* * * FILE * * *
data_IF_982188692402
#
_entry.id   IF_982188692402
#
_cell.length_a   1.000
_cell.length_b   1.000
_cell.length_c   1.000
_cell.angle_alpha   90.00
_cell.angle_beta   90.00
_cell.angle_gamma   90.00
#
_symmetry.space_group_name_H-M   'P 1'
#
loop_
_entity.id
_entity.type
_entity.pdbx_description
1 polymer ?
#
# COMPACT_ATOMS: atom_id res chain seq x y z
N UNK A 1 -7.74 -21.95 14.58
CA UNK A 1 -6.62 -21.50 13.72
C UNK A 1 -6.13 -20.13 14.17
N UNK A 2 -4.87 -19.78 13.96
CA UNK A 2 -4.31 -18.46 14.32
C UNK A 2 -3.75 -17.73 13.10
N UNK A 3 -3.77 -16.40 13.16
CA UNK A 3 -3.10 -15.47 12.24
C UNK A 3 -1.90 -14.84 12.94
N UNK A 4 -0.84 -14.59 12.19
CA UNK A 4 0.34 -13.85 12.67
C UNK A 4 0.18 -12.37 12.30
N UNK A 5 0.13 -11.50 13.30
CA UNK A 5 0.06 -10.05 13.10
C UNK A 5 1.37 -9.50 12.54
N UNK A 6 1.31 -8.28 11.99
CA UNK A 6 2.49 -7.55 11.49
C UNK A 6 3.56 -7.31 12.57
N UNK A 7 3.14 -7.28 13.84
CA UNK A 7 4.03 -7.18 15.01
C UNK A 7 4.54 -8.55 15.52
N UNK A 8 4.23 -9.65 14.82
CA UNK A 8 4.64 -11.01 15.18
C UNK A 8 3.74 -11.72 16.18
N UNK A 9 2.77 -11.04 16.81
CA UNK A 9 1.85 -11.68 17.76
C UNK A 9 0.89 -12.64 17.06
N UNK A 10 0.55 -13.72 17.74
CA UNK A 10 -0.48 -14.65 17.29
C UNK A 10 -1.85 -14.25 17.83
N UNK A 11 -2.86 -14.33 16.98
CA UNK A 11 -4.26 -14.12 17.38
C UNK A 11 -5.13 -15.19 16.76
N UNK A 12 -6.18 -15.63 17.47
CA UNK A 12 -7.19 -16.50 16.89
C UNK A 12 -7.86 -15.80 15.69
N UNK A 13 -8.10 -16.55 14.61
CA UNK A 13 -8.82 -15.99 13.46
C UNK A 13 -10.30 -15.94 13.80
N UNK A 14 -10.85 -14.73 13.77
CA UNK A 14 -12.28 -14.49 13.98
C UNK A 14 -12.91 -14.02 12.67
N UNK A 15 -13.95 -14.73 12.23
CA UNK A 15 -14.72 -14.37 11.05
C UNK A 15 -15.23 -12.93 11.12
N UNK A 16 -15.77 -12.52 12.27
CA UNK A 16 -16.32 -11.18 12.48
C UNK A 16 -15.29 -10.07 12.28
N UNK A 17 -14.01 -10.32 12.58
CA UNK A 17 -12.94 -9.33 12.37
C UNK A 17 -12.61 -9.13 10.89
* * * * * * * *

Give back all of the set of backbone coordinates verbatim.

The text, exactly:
data_IF_982188692402
#
_entry.id   IF_982188692402
#
_cell.length_a   1.000
_cell.length_b   1.000
_cell.length_c   1.000
_cell.angle_alpha   90.00
_cell.angle_beta   90.00
_cell.angle_gamma   90.00
#
_symmetry.space_group_name_H-M   'P 1'
#
loop_
_entity.id
_entity.type
_entity.pdbx_description
1 polymer ?
#
# COMPACT_ATOMS: atom_id res chain seq x y z
N UNK A 1 -7.74 -21.95 14.58
CA UNK A 1 -6.62 -21.50 13.72
C UNK A 1 -6.13 -20.13 14.17
N UNK A 2 -4.87 -19.78 13.96
CA UNK A 2 -4.31 -18.46 14.32
C UNK A 2 -3.75 -17.73 13.10
N UNK A 3 -3.77 -16.40 13.16
CA UNK A 3 -3.10 -15.47 12.24
C UNK A 3 -1.90 -14.84 12.94
N UNK A 4 -0.84 -14.59 12.19
CA UNK A 4 0.34 -13.85 12.67
C UNK A 4 0.18 -12.37 12.30
N UNK A 5 0.13 -11.50 13.30
CA UNK A 5 0.06 -10.05 13.10
C UNK A 5 1.37 -9.50 12.54
N UNK A 6 1.31 -8.28 11.99
CA UNK A 6 2.49 -7.55 11.49
C UNK A 6 3.56 -7.31 12.57
N UNK A 7 3.14 -7.28 13.84
CA UNK A 7 4.03 -7.18 15.01
C UNK A 7 4.54 -8.55 15.52
N UNK A 8 4.23 -9.65 14.82
CA UNK A 8 4.64 -11.01 15.18
C UNK A 8 3.74 -11.72 16.18
N UNK A 9 2.77 -11.04 16.81
CA UNK A 9 1.85 -11.68 17.76
C UNK A 9 0.89 -12.64 17.06
N UNK A 10 0.55 -13.72 17.74
CA UNK A 10 -0.48 -14.65 17.29
C UNK A 10 -1.85 -14.25 17.83
N UNK A 11 -2.86 -14.33 16.98
CA UNK A 11 -4.26 -14.12 17.38
C UNK A 11 -5.13 -15.19 16.76
N UNK A 12 -6.18 -15.63 17.47
CA UNK A 12 -7.19 -16.50 16.89
C UNK A 12 -7.86 -15.80 15.69
N UNK A 13 -8.10 -16.55 14.61
CA UNK A 13 -8.82 -15.99 13.46
C UNK A 13 -10.30 -15.94 13.80
N UNK A 14 -10.85 -14.73 13.77
CA UNK A 14 -12.28 -14.49 13.98
C UNK A 14 -12.91 -14.02 12.67
N UNK A 15 -13.95 -14.73 12.23
CA UNK A 15 -14.72 -14.37 11.05
C UNK A 15 -15.23 -12.93 11.12
N UNK A 16 -15.77 -12.52 12.27
CA UNK A 16 -16.32 -11.18 12.48
C UNK A 16 -15.29 -10.07 12.28
N UNK A 17 -14.01 -10.32 12.58
CA UNK A 17 -12.94 -9.33 12.37
C UNK A 17 -12.61 -9.13 10.89